In a move that’s bound to make Exchange 2007 shops happy, Microsoft has released Service Pack 3 (SP3) for the application, which makes it compatible with Windows Server 2008 R2. The development is good news for organizations who may have moved to Server 2008 R2, but are balking at embracing Exchange 2010 because they’re not ready to make the infrastructure changes needed to accommodate the new software.
“We heard you loud and clear that this is enormously important to our Exchange 2007 customers, so we worked quickly to deliver SP3 in order to meet this requirement,” Microsoft General Manager for Exchange Customer Experience Kevin Allison wrote in a Microsoft blog announcing the release of SP3.
Here are six new features incorporated into Exchange 2007 by the service pack.
- All Exchange 2007 roles are supported on Server 2008 R2. However, upgrade scenarios aren’t supported. So if a computer has been upgraded from Server 2008 to R2, SP3 can’t be installed on that computer; neither can a copy of SP2 be upgraded to SP3. In addition, if a computer has SP3 and Server 2008 installed on it, you can’t upgrade the copy of Server 2008 to R2. According to Microsoft: “To deploy Exchange 2007 SP3 on an Windows Server 2008-based computer, you must first install Windows Server 2008 on a computer that does not have Exchange installed, and then install Exchange 2007 SP3.”
- Windows 7 management tools are now supported by Exchange 2007. What’s more, on a computer running
Windows 7, SP3 supports management tools for Exchange 2007 and 2010. As with Server 2008 R2, SP3 won’t support Exchange management tools on a computer with a Windows 7 upgrade. So a new installation of SP3 or an upgrade from SP2 to SP3 won’t work on a computer that’s been upgraded from Vista to Windows 7. Neither will management tools support work when upgrading from Vista to Windows 7 on a machine which has SP3 already running on it.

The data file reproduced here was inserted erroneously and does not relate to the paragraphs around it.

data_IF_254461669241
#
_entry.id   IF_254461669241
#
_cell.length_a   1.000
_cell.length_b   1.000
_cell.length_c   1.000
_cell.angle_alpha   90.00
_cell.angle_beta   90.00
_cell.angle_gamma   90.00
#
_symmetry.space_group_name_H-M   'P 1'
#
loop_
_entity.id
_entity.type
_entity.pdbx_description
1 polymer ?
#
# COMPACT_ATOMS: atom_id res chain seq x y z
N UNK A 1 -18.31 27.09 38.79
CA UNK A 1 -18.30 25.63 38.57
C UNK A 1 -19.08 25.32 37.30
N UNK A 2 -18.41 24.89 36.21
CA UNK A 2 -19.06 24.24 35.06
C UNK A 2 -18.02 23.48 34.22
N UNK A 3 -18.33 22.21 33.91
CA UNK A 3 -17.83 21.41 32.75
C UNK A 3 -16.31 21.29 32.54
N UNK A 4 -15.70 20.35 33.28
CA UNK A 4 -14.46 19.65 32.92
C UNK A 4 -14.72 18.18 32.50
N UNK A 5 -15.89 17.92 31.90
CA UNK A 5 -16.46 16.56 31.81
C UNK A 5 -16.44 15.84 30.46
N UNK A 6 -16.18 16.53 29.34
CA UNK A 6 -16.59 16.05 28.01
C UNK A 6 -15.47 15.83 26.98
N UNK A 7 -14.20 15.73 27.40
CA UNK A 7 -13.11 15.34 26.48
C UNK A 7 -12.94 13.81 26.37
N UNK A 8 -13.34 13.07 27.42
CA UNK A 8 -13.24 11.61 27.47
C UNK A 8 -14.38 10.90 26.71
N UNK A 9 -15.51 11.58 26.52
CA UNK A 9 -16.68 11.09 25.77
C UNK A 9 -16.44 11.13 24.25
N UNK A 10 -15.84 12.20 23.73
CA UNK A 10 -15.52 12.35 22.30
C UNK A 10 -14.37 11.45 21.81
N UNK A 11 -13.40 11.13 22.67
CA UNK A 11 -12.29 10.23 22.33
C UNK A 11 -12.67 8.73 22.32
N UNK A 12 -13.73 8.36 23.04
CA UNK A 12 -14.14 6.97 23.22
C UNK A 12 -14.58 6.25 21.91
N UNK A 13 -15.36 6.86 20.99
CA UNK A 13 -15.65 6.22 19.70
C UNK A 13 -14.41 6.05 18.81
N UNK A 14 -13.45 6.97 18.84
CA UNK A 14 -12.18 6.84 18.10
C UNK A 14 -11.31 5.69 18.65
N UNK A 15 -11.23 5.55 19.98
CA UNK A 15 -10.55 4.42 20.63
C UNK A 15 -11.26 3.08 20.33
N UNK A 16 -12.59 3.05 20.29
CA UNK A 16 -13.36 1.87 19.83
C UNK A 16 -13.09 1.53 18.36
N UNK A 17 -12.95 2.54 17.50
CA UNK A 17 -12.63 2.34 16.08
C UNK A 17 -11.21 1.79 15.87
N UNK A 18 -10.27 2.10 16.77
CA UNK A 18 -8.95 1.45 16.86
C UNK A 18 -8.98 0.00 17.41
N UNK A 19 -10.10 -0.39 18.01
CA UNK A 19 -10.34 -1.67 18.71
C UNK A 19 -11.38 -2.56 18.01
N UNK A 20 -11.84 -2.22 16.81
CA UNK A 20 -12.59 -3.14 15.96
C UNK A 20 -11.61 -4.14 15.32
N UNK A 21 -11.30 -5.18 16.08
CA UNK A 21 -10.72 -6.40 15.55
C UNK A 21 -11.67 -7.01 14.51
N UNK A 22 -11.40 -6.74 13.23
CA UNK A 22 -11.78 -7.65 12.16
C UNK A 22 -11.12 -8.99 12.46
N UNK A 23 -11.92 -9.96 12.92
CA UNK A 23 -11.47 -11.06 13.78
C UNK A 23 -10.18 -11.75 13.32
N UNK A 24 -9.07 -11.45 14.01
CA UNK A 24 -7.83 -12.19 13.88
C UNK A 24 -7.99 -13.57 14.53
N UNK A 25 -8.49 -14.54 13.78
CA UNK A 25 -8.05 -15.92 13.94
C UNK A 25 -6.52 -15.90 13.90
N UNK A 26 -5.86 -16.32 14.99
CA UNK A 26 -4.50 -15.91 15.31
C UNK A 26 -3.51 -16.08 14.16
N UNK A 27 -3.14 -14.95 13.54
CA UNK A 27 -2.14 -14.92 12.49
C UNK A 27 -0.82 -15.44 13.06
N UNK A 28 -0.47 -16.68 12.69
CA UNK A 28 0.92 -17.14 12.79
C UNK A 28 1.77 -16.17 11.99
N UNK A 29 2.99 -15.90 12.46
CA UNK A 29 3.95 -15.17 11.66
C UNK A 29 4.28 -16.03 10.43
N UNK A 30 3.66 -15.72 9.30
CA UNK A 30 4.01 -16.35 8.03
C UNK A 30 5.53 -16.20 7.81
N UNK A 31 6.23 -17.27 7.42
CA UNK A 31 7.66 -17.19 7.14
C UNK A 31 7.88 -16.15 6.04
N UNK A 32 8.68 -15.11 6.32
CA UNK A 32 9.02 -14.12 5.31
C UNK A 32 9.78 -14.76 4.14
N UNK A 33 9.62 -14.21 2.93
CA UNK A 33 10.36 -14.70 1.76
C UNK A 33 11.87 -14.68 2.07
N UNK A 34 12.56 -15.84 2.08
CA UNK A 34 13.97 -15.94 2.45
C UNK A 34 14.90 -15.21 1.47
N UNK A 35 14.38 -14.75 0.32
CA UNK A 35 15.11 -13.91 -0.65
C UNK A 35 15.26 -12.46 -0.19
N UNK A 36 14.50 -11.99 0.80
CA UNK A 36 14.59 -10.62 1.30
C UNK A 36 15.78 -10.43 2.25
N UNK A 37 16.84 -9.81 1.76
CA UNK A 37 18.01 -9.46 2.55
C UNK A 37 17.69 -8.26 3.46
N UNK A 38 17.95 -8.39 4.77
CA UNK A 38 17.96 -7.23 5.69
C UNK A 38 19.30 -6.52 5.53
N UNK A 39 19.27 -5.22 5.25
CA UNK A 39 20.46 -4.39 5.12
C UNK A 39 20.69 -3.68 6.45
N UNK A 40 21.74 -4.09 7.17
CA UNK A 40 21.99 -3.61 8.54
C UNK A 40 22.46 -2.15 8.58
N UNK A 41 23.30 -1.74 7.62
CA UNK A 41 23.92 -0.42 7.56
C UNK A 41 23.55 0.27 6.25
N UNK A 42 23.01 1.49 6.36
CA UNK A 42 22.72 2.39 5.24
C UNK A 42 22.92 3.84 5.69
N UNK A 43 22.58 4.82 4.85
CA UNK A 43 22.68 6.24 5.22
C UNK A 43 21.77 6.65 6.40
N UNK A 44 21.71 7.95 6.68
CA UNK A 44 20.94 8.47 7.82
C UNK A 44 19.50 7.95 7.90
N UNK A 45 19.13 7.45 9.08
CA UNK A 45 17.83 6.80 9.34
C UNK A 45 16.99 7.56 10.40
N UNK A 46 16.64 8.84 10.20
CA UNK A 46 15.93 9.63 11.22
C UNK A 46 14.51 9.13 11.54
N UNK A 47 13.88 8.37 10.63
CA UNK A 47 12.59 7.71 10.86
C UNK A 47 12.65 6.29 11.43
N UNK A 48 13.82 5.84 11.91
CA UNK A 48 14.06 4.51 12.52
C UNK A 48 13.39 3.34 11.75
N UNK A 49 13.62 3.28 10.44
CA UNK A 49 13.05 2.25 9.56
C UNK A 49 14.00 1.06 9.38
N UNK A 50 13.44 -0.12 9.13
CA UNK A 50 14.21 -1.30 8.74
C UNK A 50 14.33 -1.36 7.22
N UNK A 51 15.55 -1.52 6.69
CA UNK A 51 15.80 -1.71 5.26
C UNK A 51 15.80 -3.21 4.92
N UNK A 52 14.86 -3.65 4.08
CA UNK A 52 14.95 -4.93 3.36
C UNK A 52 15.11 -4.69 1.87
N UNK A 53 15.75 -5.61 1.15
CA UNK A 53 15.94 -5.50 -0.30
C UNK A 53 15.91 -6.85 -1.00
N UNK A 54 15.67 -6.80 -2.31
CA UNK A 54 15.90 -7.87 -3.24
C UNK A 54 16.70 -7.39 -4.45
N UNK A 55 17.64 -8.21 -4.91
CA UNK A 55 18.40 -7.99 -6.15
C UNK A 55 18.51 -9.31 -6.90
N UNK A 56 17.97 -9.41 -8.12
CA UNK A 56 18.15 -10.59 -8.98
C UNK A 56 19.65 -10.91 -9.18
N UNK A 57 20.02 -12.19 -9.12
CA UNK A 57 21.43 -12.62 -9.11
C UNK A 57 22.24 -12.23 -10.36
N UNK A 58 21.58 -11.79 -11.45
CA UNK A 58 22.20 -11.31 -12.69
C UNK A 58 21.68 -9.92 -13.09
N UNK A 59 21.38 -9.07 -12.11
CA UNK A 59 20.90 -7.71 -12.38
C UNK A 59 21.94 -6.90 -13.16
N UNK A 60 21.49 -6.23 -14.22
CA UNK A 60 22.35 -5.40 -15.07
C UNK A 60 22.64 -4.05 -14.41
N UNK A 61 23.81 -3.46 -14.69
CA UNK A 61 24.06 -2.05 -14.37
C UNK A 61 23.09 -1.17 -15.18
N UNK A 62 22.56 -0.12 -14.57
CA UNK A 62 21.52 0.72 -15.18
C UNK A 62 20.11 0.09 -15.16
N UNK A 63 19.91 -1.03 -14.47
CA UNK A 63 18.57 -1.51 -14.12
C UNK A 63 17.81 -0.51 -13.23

- Resetting passwords has been improved by SP3. Exchange 2007 allows Outlook Web Access users to change their passwords, but they need to log on to the system before they can do so. That’s fine if the user’s password is active. But what if his or her password expires before a login can be performed to change it? Administrators could address that problem with a Web application called IISADMPWD. With it, users with expired passwords could be sent to a Web page where they could reset them. The problem now, however, is that Server 2008 doesn’t support IISADMPWD. So users of Exchange 2007 in a Server 2008 environment are caught in a bind if their passwords expire. SP3, though, adds a new feature to the Client Access server role. It detects expired passwords and redirects users to a new change password page. Since some organizations don’t allow passwords to be changed outside their internal network, Microsoft, in its wisdom, has shut that feature off by default. So if you want it, you’ll have to turn it on. You do that by modifying the HLKM\SYSTEM\CurrentControlSet\Services\MSExchange OWA registry subkey and adding a DWORD value–ChangeExpiredPasswordEnabledValue type: REG_DWORDValue data: 1.
- The search function in Exchange 2007 has been updated with SP3. MSSearch binary files are updated to version 3.1 by the service pack.
- Another change imposed by SP3 may make upgrading a little more complicated for IT Pros. That’s because it makes some schema changes in the Active Directory for some Unified Messaging mailbox attributes. Classes of Active Directory schema modified by SP3 include:
Attribute modifications made by SP3 to Active Directory schema include: msExchExtendedProtectionSPNList
- The new service pack for Exchange 2007 also adds some more functionality for languages that read from right to left, such as Arabic. In past versions of Exchange, you could use a transport rule to create a disclaimer in a right-to-left language on an Exchange 2007 Hub Transport Server, but when you viewed it in Outlook 2007, its appearance was askew. SP3 fixes the transport rule so it works properly with Outlook when displaying the right-to-left text.
The new service pack is cumulative. That means you can use it to upgrade from an earlier service pack, like SP1, although Microsoft recommends that users uninstall all interim updates before installing SP3.
After installing SP3, there shouldn’t be much cause to remove it, which is a good thing, since trashing it can be more difficult than setting it up in the first place. According to Microsoft, the only way to purge the service pack from a computer is to uninstall Exchange 2007 entirely and reinstall an earlier version.